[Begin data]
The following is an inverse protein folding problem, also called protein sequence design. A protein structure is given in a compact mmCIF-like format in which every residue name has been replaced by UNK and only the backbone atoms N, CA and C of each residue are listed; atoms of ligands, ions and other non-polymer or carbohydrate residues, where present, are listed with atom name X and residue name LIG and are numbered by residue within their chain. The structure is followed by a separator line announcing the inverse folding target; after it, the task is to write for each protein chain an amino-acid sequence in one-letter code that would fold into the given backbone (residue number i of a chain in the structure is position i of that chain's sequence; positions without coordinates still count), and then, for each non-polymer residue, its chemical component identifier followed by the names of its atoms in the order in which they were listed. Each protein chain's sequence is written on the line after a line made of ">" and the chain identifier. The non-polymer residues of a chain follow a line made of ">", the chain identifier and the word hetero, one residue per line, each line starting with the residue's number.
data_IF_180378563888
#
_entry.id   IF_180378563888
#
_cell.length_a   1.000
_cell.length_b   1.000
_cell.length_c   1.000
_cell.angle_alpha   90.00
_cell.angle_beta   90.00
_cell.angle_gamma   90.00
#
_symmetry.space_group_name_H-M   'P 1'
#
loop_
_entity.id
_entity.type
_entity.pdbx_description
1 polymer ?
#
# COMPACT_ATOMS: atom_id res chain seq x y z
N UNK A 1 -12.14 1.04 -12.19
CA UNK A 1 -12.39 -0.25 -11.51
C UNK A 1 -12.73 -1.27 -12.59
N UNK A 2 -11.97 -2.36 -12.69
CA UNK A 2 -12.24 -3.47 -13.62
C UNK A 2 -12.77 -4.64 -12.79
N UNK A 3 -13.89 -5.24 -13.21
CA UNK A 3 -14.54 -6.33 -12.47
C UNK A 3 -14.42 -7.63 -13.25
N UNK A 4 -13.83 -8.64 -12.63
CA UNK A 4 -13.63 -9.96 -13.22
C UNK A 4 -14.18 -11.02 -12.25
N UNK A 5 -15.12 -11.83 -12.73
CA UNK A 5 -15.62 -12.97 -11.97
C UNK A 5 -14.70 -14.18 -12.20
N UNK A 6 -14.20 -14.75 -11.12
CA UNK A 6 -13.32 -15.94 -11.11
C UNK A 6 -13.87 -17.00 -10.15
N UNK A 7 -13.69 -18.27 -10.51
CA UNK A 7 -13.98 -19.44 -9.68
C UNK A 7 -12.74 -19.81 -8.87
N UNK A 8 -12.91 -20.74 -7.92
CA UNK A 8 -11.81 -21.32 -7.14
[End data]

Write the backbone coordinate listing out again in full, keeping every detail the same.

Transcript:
The following is an inverse protein folding problem, also called protein sequence design. A protein structure is given in a compact mmCIF-like format in which every residue name has been replaced by UNK and only the backbone atoms N, CA and C of each residue are listed; atoms of ligands, ions and other non-polymer or carbohydrate residues, where present, are listed with atom name X and residue name LIG and are numbered by residue within their chain. The structure is followed by a separator line announcing the inverse folding target; after it, the task is to write for each protein chain an amino-acid sequence in one-letter code that would fold into the given backbone (residue number i of a chain in the structure is position i of that chain's sequence; positions without coordinates still count), and then, for each non-polymer residue, its chemical component identifier followed by the names of its atoms in the order in which they were listed. Each protein chain's sequence is written on the line after a line made of ">" and the chain identifier. The non-polymer residues of a chain follow a line made of ">", the chain identifier and the word hetero, one residue per line, each line starting with the residue's number.
data_IF_180378563888
#
_entry.id   IF_180378563888
#
_cell.length_a   1.000
_cell.length_b   1.000
_cell.length_c   1.000
_cell.angle_alpha   90.00
_cell.angle_beta   90.00
_cell.angle_gamma   90.00
#
_symmetry.space_group_name_H-M   'P 1'
#
loop_
_entity.id
_entity.type
_entity.pdbx_description
1 polymer ?
#
# COMPACT_ATOMS: atom_id res chain seq x y z
N UNK A 1 -12.14 1.04 -12.19
CA UNK A 1 -12.39 -0.25 -11.51
C UNK A 1 -12.73 -1.27 -12.59
N UNK A 2 -11.97 -2.36 -12.69
CA UNK A 2 -12.24 -3.47 -13.62
C UNK A 2 -12.77 -4.64 -12.79
N UNK A 3 -13.89 -5.24 -13.21
CA UNK A 3 -14.54 -6.33 -12.47
C UNK A 3 -14.42 -7.63 -13.25
N UNK A 4 -13.83 -8.64 -12.63
CA UNK A 4 -13.63 -9.96 -13.22
C UNK A 4 -14.18 -11.02 -12.25
N UNK A 5 -15.12 -11.83 -12.73
CA UNK A 5 -15.62 -12.97 -11.97
C UNK A 5 -14.70 -14.18 -12.20
N UNK A 6 -14.20 -14.75 -11.12
CA UNK A 6 -13.32 -15.94 -11.11
C UNK A 6 -13.87 -17.00 -10.15
N UNK A 7 -13.69 -18.27 -10.51
CA UNK A 7 -13.98 -19.44 -9.68
C UNK A 7 -12.74 -19.81 -8.87
N UNK A 8 -12.91 -20.74 -7.92
CA UNK A 8 -11.81 -21.32 -7.14